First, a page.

Ekagrata or ‘one pointed focus’ is an aspect of Yoga used to channel and direct the mind towards just one thing. In your yoga class, this may be instructed as focussing on the breath or physical sensations, and in some forms of meditation a mantra is used to focus the mind. Whatever the point of focus however, the practice is in gradually collecting in the stream of awareness, and re-directing it towards something useful.
Streams of Awareness
Imagine the mind as a river. A healthy river has strong banks and a steady current, with no blockages, litter or pollution within it. In the very same way from a yogic point of view, a healthy mind is strong, steady, with minimal blockages or waste. If the river becomes weak however, the banks start to break, and streams begin flowing in all directions, often ending up in a babbling pool leading to nowhere…. If this sounds anything like your mind, you’re not alone – many of us begin a yoga practice with the best intentions, and a sense of purpose and focus. Around ten minutes in however, its possible that the purpose we entered the room with has vanished, and the mind is flowing in all directions, from what to make for dinner, to that awkward conversation with a co-worker last week.
Our minds all have the ability to resemble a strong flowing river or a leaking stream, but when we realise we have a choice over how our thoughts are directed, we can take steps towards cultivating a harmonious, healthy river of consciousness. Recognising that we actually have a choice in the first place is the very first step, so even if you’re in the midst of a hectic schedule or stressful week, what can you choose to focus on or do about it right now?
Author Greg Mckeown released a book on Essentialism back in 2014. Exploring the ‘disciplined pursuit of less’, he challenges our modern ideals of wearing ‘busy’ as a badge of honour, getting caught up in the unimportant tasks in life, buying huge amounts of stuff as a distraction from unsolved emotional issues, and encourages us to have the courage to sayno more often when it serves us. This familiar state of being ‘busy’ is something many of us may be familiar with, yet the ‘busy-ness’ we find is often the very thing preventing us from seeking the things that really matter in life. We might tick off the to-do list and feel some sense of accomplishment, yet the most important things rarely make it on to the list in the first place. Perhaps pause again to ask yourself – what are you notputting on the to-do list that would really make a difference to your life?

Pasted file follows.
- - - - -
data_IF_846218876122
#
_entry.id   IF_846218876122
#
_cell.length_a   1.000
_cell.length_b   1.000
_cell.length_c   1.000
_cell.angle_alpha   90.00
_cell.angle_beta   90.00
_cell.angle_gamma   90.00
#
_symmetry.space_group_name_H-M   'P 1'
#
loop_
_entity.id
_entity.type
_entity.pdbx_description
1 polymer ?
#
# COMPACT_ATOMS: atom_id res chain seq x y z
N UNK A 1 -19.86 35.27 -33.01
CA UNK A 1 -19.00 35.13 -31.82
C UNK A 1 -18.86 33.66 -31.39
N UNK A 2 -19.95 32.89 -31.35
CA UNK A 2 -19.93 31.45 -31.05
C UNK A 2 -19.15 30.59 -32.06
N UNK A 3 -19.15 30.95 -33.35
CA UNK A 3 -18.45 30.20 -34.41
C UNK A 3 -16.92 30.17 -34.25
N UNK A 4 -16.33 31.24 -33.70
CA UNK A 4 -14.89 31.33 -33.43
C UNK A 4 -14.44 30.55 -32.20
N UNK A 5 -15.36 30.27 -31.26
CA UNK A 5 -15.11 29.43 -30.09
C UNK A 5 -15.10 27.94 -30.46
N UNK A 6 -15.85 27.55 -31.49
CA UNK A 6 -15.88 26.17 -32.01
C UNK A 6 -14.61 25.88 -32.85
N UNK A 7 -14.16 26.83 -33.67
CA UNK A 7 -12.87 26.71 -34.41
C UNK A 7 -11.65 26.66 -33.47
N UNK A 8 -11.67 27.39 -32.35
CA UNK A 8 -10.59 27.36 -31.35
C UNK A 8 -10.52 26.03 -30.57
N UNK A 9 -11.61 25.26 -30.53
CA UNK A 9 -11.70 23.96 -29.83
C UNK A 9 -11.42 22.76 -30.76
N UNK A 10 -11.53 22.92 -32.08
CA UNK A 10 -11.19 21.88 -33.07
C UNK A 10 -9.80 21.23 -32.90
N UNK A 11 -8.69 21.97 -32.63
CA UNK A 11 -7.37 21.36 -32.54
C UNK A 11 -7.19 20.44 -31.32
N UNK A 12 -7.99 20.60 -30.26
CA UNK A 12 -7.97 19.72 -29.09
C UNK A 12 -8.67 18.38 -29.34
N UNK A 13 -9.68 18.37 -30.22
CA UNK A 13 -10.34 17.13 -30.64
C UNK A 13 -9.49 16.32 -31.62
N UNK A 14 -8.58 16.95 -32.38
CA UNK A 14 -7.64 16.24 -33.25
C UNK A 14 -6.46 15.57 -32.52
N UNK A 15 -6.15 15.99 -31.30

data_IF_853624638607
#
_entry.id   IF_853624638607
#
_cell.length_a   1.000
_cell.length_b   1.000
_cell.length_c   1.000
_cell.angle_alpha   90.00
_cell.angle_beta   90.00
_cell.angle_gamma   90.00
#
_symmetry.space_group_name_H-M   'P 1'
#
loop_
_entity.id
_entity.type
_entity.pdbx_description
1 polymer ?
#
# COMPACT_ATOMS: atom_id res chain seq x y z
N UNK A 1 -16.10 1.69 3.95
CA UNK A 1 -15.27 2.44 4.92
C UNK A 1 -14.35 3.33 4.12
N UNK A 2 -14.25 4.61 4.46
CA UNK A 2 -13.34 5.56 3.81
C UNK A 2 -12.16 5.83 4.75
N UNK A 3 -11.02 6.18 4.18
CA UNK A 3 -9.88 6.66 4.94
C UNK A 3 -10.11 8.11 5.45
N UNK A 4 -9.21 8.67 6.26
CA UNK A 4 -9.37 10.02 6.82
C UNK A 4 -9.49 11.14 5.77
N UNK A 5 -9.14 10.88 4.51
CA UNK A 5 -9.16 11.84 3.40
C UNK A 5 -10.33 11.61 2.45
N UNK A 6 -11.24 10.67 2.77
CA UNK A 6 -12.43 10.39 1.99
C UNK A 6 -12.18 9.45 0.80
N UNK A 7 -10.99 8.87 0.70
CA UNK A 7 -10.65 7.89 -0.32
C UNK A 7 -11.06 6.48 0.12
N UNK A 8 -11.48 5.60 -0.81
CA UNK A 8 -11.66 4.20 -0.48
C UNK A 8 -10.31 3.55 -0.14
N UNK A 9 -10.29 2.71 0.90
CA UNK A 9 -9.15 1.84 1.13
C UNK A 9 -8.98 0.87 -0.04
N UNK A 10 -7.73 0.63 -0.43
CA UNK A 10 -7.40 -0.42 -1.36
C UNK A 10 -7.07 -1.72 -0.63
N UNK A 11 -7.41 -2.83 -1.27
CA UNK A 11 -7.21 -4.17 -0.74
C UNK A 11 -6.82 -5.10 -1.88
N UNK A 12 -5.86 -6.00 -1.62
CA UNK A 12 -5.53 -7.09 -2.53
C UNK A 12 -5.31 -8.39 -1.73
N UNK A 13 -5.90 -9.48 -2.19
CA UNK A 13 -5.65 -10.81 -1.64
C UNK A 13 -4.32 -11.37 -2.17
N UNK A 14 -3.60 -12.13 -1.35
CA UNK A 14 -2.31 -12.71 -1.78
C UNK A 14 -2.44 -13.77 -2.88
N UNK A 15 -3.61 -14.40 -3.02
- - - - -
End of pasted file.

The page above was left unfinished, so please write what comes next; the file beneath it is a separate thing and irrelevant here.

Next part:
This state of being ‘busy’ and being encouraged to pack our schedules full means many of us end up stressed and burnt-out, with the mind moving in all directions. The practice of Ekagrata then, is even more important now than ever, if we want to get to the things in life that really matter, and make a powerful and productive change in life.
Much like meditation, Ekagrata is something we can both practice and experience. We might practice meditation, but entering a meditative state is different and something we can’t control. In the same way, we can practice the tools of eka grata, but be unattached to gaining the experience of eka grata itself.
5 steps to Ekagrata
- Observe: Without getting caught up, observe how you feel at this very moment. What is occupying your mind, what emotions do you feel, where is the tension in your body, and how is your breathing?
- Find a focus: choose a point of focus for the mind to direct its energy towards. In the beginning this may even be something physical like an image or special object, or you could focus on your breathing or a mantra. After a while of practicing, you may be able to visualise without the mind wandering too much.
- Return: If the mind does wander off or starts making a mental ‘to do’ list, know now that you can choose. You can choose to let your energy be zapped by the things that don’t matter right now, and the things that are not helpful right now, or you can choose to be exactly where to are, and make this moment count.
- Repeat: Every time the mind wanders, repeat the process, and try repeating this practice 3-4 times per week.
- Release: Ultimately – as Krishna says in the Bhagavad Gita – we have the right to act, but not to the fruits or results of the action itself. In other words, focus on the action of practicing, and let the results come naturally.